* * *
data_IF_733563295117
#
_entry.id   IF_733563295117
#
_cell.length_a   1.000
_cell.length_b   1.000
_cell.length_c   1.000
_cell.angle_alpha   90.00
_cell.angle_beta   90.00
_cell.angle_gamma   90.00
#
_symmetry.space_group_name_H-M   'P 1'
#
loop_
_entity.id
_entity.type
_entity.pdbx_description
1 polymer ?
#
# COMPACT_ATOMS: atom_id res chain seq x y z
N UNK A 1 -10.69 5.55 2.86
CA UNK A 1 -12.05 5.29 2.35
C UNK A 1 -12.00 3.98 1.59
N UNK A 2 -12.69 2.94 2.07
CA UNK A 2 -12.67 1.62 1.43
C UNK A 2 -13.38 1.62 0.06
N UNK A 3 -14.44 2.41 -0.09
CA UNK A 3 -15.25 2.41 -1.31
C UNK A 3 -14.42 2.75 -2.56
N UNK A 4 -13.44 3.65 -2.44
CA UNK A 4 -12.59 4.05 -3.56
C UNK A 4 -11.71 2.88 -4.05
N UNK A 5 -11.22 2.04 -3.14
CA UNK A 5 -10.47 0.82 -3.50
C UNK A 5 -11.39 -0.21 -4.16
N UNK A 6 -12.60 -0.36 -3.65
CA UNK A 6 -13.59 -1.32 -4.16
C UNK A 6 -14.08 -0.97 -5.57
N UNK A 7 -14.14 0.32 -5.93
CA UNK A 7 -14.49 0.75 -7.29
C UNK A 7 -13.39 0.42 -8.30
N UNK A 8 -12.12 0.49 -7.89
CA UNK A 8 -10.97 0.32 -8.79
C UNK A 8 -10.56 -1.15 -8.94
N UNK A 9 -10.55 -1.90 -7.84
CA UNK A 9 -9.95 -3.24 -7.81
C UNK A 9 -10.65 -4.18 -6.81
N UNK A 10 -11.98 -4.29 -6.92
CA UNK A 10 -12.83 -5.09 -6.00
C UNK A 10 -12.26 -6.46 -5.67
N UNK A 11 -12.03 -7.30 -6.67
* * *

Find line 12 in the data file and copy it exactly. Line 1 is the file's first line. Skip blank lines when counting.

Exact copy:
_symmetry.space_group_name_H-M   'P 1'